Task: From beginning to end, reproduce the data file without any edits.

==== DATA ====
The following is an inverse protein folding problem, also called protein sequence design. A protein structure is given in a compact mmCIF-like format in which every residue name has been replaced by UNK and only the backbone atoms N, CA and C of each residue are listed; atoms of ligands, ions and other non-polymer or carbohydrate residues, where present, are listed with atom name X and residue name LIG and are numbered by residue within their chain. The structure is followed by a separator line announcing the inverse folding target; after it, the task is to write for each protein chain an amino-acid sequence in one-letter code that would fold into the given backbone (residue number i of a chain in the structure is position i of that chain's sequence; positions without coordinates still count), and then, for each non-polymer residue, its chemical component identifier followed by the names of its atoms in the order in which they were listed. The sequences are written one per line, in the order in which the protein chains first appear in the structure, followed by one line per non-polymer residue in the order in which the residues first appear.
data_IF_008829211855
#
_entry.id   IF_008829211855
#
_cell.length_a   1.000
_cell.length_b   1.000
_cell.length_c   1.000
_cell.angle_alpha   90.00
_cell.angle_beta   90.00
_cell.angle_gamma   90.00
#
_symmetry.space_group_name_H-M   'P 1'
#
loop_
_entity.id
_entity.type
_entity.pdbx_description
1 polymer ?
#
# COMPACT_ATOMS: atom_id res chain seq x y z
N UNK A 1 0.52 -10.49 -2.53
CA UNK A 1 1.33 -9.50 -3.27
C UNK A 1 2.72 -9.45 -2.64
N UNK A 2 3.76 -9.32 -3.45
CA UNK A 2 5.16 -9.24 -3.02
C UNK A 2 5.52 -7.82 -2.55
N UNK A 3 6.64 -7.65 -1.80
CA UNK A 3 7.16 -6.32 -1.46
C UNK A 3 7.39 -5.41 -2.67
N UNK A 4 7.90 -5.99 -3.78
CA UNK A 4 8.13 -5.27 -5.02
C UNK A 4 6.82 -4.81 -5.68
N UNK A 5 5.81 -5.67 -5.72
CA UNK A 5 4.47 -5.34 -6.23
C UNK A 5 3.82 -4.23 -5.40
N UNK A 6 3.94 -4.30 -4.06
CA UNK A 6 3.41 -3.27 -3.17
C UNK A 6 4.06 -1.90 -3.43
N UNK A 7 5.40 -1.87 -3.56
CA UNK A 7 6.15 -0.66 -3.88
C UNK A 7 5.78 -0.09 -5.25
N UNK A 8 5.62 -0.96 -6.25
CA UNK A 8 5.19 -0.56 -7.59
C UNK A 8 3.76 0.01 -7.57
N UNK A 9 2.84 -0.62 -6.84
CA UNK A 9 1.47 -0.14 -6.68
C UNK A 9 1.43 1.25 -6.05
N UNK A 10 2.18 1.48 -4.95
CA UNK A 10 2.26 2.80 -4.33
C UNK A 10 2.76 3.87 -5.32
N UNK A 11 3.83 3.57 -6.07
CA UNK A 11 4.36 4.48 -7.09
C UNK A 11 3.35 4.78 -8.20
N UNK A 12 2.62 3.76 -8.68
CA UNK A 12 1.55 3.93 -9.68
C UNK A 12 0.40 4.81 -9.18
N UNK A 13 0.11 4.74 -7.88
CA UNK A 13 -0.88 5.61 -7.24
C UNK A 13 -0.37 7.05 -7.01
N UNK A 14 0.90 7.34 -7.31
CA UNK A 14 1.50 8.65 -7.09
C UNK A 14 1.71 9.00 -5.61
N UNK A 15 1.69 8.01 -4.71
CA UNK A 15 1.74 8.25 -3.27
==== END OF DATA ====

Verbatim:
The following is an inverse protein folding problem, also called protein sequence design. A protein structure is given in a compact mmCIF-like format in which every residue name has been replaced by UNK and only the backbone atoms N, CA and C of each residue are listed; atoms of ligands, ions and other non-polymer or carbohydrate residues, where present, are listed with atom name X and residue name LIG and are numbered by residue within their chain. The structure is followed by a separator line announcing the inverse folding target; after it, the task is to write for each protein chain an amino-acid sequence in one-letter code that would fold into the given backbone (residue number i of a chain in the structure is position i of that chain's sequence; positions without coordinates still count), and then, for each non-polymer residue, its chemical component identifier followed by the names of its atoms in the order in which they were listed. The sequences are written one per line, in the order in which the protein chains first appear in the structure, followed by one line per non-polymer residue in the order in which the residues first appear.
data_IF_008829211855
#
_entry.id   IF_008829211855
#
_cell.length_a   1.000
_cell.length_b   1.000
_cell.length_c   1.000
_cell.angle_alpha   90.00
_cell.angle_beta   90.00
_cell.angle_gamma   90.00
#
_symmetry.space_group_name_H-M   'P 1'
#
loop_
_entity.id
_entity.type
_entity.pdbx_description
1 polymer ?
#
# COMPACT_ATOMS: atom_id res chain seq x y z
N UNK A 1 0.52 -10.49 -2.53
CA UNK A 1 1.33 -9.50 -3.27
C UNK A 1 2.72 -9.45 -2.64
N UNK A 2 3.76 -9.32 -3.45
CA UNK A 2 5.16 -9.24 -3.02
C UNK A 2 5.52 -7.82 -2.55
N UNK A 3 6.64 -7.65 -1.80
CA UNK A 3 7.16 -6.32 -1.46
C UNK A 3 7.39 -5.41 -2.67
N UNK A 4 7.90 -5.99 -3.78
CA UNK A 4 8.13 -5.27 -5.02
C UNK A 4 6.82 -4.81 -5.68
N UNK A 5 5.81 -5.67 -5.72
CA UNK A 5 4.47 -5.34 -6.23
C UNK A 5 3.82 -4.23 -5.40
N UNK A 6 3.94 -4.30 -4.06
CA UNK A 6 3.41 -3.27 -3.17
C UNK A 6 4.06 -1.90 -3.43
N UNK A 7 5.40 -1.87 -3.56
CA UNK A 7 6.15 -0.66 -3.88
C UNK A 7 5.78 -0.09 -5.25
N UNK A 8 5.62 -0.96 -6.25
CA UNK A 8 5.19 -0.56 -7.59
C UNK A 8 3.76 0.01 -7.57
N UNK A 9 2.84 -0.62 -6.84
CA UNK A 9 1.47 -0.14 -6.68
C UNK A 9 1.43 1.25 -6.05
N UNK A 10 2.18 1.48 -4.95
CA UNK A 10 2.26 2.80 -4.33
C UNK A 10 2.76 3.87 -5.32
N UNK A 11 3.83 3.57 -6.07
CA UNK A 11 4.36 4.48 -7.09
C UNK A 11 3.35 4.78 -8.20
N UNK A 12 2.62 3.76 -8.68
CA UNK A 12 1.55 3.93 -9.68
C UNK A 12 0.40 4.81 -9.18
N UNK A 13 0.11 4.74 -7.88
CA UNK A 13 -0.88 5.61 -7.24
C UNK A 13 -0.37 7.05 -7.01
N UNK A 14 0.90 7.34 -7.31
CA UNK A 14 1.50 8.65 -7.09
C UNK A 14 1.71 9.00 -5.61
N UNK A 15 1.69 8.01 -4.71
CA UNK A 15 1.74 8.25 -3.27